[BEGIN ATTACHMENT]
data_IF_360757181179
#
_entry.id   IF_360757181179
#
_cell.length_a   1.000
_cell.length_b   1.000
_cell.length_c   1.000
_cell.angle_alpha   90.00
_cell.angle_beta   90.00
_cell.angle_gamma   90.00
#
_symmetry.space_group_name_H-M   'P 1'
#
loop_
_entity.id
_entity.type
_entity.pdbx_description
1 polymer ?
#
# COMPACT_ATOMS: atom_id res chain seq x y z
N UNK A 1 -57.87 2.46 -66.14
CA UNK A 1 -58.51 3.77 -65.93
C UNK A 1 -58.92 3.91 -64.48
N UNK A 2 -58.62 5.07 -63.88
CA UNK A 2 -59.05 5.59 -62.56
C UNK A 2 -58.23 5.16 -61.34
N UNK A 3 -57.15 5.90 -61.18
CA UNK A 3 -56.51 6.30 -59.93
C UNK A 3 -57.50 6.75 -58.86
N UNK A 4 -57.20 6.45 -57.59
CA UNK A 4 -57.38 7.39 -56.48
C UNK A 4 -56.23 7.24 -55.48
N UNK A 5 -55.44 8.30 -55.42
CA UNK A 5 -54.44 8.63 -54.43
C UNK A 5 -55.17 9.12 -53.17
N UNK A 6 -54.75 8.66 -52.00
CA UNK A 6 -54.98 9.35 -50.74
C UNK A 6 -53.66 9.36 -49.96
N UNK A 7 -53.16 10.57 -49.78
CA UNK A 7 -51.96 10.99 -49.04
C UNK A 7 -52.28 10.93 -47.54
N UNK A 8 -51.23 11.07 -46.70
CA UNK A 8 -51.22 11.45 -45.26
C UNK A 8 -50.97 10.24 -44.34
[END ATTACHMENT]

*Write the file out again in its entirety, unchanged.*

data_IF_360757181179
#
_entry.id   IF_360757181179
#
_cell.length_a   1.000
_cell.length_b   1.000
_cell.length_c   1.000
_cell.angle_alpha   90.00
_cell.angle_beta   90.00
_cell.angle_gamma   90.00
#
_symmetry.space_group_name_H-M   'P 1'
#
loop_
_entity.id
_entity.type
_entity.pdbx_description
1 polymer ?
#
# COMPACT_ATOMS: atom_id res chain seq x y z
N UNK A 1 -57.87 2.46 -66.14
CA UNK A 1 -58.51 3.77 -65.93
C UNK A 1 -58.92 3.91 -64.48
N UNK A 2 -58.62 5.07 -63.88
CA UNK A 2 -59.05 5.59 -62.56
C UNK A 2 -58.23 5.16 -61.34
N UNK A 3 -57.15 5.90 -61.18
CA UNK A 3 -56.51 6.30 -59.93
C UNK A 3 -57.50 6.75 -58.86
N UNK A 4 -57.20 6.45 -57.59
CA UNK A 4 -57.38 7.39 -56.48
C UNK A 4 -56.23 7.24 -55.48
N UNK A 5 -55.44 8.30 -55.42
CA UNK A 5 -54.44 8.63 -54.43
C UNK A 5 -55.17 9.12 -53.17
N UNK A 6 -54.75 8.66 -52.00
CA UNK A 6 -54.98 9.35 -50.74
C UNK A 6 -53.66 9.36 -49.96
N UNK A 7 -53.16 10.57 -49.78
CA UNK A 7 -51.96 10.99 -49.04
C UNK A 7 -52.28 10.93 -47.54
N UNK A 8 -51.23 11.07 -46.70
CA UNK A 8 -51.22 11.45 -45.26
C UNK A 8 -50.97 10.24 -44.34